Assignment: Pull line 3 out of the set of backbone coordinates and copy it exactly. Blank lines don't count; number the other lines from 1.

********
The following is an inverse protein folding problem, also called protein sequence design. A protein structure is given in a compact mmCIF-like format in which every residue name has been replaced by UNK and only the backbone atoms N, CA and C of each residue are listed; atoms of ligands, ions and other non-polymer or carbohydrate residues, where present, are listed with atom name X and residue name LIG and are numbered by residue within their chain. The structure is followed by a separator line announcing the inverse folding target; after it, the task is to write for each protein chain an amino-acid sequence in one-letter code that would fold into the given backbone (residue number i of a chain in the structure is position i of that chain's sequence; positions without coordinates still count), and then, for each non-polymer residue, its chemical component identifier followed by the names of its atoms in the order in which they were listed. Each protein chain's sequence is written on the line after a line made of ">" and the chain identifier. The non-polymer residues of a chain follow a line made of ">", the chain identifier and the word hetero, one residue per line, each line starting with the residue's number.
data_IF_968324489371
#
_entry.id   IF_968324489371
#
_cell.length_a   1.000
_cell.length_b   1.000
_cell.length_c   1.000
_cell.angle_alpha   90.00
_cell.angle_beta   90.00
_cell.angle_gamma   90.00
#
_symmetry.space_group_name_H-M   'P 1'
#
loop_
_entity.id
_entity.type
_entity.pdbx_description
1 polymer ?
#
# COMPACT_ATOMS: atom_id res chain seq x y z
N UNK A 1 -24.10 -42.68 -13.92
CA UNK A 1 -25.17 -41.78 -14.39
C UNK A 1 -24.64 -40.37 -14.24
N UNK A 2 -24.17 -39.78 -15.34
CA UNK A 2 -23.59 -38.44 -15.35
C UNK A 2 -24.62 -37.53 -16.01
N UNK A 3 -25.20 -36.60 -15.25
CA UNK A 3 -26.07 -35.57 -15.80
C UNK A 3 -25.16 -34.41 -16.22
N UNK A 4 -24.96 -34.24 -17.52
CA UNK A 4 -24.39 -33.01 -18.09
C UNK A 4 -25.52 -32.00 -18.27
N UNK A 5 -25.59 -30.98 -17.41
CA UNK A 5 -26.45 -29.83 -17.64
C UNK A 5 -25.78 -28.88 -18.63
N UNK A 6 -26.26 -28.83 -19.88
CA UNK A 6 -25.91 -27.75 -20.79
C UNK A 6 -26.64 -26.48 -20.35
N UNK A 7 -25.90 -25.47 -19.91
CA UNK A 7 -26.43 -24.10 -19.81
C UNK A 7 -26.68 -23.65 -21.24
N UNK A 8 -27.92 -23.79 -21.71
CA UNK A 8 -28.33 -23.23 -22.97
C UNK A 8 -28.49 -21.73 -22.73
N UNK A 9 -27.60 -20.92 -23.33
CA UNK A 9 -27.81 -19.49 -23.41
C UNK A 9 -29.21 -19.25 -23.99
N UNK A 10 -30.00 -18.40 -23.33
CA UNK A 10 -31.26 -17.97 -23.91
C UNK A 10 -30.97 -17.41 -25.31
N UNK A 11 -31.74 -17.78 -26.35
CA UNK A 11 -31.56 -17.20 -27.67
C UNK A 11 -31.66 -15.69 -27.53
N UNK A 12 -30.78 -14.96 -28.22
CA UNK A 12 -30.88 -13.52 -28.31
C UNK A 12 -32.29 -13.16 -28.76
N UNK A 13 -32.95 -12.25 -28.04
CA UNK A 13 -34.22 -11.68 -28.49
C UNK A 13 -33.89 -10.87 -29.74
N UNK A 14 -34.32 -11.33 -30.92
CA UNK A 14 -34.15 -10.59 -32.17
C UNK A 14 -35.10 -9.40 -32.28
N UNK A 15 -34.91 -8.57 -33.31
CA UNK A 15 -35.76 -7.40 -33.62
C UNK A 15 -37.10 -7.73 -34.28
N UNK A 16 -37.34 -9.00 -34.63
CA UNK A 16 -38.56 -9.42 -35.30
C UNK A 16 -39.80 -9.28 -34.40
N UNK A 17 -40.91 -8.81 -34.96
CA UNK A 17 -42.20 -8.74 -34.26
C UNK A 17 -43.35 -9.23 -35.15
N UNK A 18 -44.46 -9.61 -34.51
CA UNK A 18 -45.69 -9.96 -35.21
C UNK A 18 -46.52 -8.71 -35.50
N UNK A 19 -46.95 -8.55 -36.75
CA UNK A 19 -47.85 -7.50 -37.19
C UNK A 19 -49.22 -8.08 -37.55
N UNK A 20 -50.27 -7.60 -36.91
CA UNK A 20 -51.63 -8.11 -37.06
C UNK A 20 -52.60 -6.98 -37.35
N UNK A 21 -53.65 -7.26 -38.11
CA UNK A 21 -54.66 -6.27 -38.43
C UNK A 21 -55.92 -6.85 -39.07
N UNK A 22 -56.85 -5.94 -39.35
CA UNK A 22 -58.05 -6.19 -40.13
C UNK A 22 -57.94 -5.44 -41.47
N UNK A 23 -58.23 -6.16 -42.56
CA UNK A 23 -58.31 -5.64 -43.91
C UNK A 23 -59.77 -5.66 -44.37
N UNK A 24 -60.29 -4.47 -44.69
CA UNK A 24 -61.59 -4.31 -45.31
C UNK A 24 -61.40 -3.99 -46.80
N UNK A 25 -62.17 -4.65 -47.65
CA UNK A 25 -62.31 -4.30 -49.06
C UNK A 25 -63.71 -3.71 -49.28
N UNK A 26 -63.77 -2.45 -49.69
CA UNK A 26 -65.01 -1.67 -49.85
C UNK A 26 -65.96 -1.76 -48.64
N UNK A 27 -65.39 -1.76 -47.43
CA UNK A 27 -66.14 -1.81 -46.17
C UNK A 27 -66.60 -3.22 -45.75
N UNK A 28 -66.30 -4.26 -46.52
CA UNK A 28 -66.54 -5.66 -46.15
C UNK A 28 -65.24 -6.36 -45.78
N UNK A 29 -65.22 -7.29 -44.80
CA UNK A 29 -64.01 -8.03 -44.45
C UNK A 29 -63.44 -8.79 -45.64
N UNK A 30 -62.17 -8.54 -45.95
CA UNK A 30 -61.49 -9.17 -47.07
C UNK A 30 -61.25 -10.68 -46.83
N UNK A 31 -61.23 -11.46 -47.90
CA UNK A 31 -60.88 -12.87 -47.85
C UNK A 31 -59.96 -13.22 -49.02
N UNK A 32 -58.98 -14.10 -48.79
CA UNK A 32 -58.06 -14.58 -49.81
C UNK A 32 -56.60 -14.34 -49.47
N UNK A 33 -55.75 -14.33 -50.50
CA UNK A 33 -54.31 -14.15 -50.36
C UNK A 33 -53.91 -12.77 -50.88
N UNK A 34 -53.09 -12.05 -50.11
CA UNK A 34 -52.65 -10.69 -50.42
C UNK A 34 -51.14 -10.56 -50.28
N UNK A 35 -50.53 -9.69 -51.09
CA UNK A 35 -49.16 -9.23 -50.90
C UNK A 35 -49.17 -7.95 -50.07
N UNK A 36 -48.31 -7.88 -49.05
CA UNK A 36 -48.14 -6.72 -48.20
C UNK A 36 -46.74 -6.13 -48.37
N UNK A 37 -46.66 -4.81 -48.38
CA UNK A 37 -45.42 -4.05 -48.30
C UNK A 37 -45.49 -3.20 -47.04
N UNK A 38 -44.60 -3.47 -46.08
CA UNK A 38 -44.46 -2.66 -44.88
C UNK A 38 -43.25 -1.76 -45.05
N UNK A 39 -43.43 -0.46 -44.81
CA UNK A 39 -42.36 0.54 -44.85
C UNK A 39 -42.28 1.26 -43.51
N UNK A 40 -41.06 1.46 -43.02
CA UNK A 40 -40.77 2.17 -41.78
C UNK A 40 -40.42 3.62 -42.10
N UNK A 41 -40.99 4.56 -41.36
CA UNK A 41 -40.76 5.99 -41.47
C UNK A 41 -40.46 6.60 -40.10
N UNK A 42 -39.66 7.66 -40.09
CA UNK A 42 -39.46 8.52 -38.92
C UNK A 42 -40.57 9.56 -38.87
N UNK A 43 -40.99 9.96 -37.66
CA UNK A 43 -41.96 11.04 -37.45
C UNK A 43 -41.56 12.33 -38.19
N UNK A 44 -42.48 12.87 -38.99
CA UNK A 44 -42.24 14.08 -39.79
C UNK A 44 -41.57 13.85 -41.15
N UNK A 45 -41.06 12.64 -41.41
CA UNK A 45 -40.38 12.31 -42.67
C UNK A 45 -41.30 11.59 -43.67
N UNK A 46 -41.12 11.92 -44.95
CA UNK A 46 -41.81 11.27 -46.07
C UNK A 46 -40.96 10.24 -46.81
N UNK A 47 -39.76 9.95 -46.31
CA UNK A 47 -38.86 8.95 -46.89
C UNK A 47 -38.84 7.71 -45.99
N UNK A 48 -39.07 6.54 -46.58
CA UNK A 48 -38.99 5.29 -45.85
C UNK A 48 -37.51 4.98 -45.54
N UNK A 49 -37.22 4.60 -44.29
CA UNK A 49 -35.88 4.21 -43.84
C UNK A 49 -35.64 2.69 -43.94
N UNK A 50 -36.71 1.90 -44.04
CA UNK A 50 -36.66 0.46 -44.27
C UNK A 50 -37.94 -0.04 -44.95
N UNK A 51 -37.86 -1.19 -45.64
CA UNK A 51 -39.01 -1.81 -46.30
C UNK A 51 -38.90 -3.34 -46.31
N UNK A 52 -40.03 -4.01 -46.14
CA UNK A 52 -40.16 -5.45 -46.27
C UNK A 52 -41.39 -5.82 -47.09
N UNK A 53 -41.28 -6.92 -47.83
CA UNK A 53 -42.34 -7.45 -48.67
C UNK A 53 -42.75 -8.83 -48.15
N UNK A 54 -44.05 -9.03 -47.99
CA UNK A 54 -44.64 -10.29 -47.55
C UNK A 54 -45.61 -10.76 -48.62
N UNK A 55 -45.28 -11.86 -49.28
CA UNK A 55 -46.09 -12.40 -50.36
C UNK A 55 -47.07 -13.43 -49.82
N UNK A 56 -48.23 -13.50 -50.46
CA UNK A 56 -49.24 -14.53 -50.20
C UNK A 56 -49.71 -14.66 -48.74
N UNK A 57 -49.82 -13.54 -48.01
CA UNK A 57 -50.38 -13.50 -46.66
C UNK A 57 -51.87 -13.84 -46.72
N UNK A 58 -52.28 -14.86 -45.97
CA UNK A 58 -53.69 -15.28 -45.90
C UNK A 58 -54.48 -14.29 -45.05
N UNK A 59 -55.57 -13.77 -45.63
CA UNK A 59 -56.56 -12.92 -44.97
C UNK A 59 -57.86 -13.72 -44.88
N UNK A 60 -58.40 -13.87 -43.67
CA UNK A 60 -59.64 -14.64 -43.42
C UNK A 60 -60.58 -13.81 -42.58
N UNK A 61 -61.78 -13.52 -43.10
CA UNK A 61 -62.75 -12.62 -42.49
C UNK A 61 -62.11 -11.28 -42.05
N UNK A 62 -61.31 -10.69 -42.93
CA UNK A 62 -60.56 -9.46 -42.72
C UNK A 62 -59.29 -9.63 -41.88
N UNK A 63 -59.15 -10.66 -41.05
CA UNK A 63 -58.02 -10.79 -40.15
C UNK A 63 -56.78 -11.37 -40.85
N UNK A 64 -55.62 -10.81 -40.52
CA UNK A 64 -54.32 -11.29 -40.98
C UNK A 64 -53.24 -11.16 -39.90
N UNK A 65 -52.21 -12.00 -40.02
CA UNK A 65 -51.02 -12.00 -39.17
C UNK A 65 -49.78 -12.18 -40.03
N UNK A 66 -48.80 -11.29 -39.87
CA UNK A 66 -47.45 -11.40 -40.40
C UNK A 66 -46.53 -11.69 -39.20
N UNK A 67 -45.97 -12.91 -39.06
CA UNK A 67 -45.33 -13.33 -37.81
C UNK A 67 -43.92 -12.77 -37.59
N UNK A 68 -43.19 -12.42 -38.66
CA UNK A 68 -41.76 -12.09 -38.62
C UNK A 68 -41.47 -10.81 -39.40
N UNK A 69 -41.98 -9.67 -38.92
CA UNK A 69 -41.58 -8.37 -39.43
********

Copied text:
#